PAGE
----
Lisa Desjardins: Deesha Philyaw debut short story collection the Secret Lives of Church Ladies was a finalist for the 2020 National Book Award. Her works center on memory with themes of race, desire and pop culture. Tonight, Philyaw shares her Brief But Spectacular take on black women sex and the black church.

Deesha Philyaw, Writer: I grew up in Jacksonville, Florida, and I grew up being sent to church. So I was always surrounded by women outside and inside of the church and that really shaped a lot of the questions I had about womanhood and about sex.

I wrote the Secret Lives of Church Ladies a collection of nine short stories about black women, sex and the black church. I understand you feel the need to offer some explanation for stepping out with someone like me some reason for why I turn you on. Why do you turn me on? Is that you want me when there’s so many reasons you shouldn’t. That turns me off.

The stories in the collection have to do with desire and longing, love, sex, family and mothers and daughters. You tell people up here that you’re from the south and nine times out of 10 they say the same old thing. I’m sure you miss the sunshine.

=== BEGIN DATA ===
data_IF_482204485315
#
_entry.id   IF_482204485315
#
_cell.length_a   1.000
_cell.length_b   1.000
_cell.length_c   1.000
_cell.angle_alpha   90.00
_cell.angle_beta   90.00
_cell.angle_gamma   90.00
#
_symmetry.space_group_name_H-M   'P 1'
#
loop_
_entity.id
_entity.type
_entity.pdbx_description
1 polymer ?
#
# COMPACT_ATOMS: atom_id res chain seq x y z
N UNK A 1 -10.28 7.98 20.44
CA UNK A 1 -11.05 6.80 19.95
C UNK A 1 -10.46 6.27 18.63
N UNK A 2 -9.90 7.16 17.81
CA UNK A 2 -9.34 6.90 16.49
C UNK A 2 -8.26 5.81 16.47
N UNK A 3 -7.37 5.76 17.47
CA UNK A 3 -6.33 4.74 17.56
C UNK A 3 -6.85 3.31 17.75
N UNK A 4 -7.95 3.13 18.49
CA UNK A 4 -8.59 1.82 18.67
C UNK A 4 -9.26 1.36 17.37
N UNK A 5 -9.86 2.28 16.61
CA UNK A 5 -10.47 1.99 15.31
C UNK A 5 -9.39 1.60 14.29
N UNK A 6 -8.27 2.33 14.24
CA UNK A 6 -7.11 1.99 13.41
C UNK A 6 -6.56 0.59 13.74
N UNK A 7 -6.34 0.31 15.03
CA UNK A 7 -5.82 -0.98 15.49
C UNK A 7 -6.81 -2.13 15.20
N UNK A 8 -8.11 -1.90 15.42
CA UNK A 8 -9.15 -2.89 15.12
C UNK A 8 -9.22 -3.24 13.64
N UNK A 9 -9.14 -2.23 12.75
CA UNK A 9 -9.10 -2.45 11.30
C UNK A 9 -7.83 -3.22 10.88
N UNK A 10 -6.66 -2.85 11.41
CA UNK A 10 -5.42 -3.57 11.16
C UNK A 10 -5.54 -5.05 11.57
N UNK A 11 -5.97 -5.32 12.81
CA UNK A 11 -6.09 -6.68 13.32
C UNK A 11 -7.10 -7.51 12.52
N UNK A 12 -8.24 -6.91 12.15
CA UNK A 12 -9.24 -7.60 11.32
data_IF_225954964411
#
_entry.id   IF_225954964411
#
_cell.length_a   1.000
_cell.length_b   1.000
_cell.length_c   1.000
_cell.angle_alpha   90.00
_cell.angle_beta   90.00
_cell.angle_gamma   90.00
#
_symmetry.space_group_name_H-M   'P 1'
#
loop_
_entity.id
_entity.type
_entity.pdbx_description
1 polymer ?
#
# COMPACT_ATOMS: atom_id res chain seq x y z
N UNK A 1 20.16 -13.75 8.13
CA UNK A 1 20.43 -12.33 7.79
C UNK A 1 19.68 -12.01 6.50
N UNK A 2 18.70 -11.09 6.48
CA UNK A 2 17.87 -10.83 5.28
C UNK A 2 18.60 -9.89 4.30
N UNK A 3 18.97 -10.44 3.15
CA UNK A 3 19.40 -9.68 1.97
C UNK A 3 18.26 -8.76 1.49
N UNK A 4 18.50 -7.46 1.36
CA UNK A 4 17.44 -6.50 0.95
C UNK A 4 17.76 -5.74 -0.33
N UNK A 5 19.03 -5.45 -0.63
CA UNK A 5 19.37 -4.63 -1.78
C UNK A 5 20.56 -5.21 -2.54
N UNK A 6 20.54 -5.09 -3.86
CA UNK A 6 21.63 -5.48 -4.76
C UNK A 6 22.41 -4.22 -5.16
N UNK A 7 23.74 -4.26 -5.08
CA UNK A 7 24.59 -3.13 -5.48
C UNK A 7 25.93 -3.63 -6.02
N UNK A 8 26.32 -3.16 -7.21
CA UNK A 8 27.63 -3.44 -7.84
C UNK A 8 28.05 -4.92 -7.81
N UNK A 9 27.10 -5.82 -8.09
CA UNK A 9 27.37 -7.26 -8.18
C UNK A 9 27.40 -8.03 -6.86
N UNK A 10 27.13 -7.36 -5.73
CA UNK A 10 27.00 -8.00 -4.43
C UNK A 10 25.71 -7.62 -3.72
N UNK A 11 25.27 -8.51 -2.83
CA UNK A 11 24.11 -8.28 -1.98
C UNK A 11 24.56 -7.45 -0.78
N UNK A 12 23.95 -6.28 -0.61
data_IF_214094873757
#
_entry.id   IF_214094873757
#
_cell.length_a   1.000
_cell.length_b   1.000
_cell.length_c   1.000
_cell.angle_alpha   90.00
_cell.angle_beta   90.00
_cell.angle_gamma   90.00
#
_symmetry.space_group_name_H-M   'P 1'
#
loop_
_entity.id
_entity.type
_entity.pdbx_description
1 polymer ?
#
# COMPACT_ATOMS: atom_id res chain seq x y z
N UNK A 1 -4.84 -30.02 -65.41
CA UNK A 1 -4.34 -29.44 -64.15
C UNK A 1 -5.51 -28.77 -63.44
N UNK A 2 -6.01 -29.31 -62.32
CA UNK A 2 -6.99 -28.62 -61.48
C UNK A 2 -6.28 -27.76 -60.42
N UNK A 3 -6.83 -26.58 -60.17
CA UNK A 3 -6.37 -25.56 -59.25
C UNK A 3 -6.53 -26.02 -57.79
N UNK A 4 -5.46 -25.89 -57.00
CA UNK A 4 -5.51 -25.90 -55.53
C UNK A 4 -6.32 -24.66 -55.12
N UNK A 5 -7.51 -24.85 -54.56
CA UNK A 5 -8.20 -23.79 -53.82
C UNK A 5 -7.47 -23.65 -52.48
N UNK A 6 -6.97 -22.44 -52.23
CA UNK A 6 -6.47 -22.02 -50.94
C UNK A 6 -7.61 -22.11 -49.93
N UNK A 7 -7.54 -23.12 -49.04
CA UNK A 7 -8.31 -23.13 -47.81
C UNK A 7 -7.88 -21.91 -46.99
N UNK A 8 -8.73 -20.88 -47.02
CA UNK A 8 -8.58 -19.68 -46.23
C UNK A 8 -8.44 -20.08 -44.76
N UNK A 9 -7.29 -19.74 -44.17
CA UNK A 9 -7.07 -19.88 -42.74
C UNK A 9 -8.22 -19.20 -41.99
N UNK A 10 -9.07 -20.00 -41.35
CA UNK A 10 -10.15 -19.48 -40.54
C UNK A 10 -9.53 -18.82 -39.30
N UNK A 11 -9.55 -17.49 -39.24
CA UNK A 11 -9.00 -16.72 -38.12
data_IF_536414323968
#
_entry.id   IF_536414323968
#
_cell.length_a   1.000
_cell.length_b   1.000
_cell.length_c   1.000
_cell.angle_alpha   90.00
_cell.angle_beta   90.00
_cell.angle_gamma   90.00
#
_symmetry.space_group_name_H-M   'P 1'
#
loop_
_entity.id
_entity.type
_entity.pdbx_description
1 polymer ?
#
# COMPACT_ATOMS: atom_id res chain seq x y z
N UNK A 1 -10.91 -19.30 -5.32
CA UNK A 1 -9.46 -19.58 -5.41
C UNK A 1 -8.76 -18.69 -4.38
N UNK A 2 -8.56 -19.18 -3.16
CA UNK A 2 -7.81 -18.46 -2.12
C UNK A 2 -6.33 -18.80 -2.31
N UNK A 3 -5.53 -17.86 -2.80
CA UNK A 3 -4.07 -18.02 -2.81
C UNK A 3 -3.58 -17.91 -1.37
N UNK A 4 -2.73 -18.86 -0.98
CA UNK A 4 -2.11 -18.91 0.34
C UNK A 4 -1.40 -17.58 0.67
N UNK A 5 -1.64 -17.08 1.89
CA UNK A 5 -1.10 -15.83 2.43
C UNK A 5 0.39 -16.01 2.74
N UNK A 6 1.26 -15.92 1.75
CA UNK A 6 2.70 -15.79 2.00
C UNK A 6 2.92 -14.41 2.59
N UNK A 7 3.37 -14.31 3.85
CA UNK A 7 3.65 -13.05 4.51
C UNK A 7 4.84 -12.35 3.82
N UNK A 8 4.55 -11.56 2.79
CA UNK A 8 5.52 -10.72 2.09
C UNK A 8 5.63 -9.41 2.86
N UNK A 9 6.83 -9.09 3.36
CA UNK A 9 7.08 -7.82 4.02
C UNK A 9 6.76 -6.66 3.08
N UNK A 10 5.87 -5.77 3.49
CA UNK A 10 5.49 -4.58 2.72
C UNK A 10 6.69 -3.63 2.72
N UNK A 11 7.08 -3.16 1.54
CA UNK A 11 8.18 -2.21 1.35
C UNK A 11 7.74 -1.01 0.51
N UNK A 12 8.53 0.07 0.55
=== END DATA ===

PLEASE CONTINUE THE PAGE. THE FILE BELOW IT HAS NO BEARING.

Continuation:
Rhonda and I both miss taking sunshine and easy morning commutes for granted. But what we really miss are the laughter and embrace of our mothers and grandmothers and aunties, kin and not kin. My entire collection is rooted in memory and nostalgia brought together with my imagination.

We miss their Bear Brown arms reaching to hang clothes on the line with wooden pens. We miss their sun tea brewed all day and big jars on the picnic table in the backyard. Then later loaded with sugar and sipped over plates of their fried chicken in the early evening. We miss lying next to them at night in their four poster beds with two soft mattresses covered by iron sheets and three generation old blankets. We missed tracing the soft folds and their skin when we held hands and watch their favorite TV shows in their beds.

Being able to channel memory in my work helps me to be a better writer. I think it takes me back to the sounds, the smells how I felt growing up and that’s shows up in a lot of my short stories.

We miss how they made our Easter dresses and pancakes and a way out of no way but we lost all those things when we chose each other Only the memories remain which is why even though we grew up in different places, so many of our bedtime conversations start with remember when, as we lie there in the dark with our nostalgia, and nothing to distract us from it, not even each other. Not anymore. Thank you.

My name is Deesha Philyaw. And this is my Brief But Spectacular take on black women, sex and the black church.

Lisa Desjardins: And you can watch more Brief But Spectacular videos online at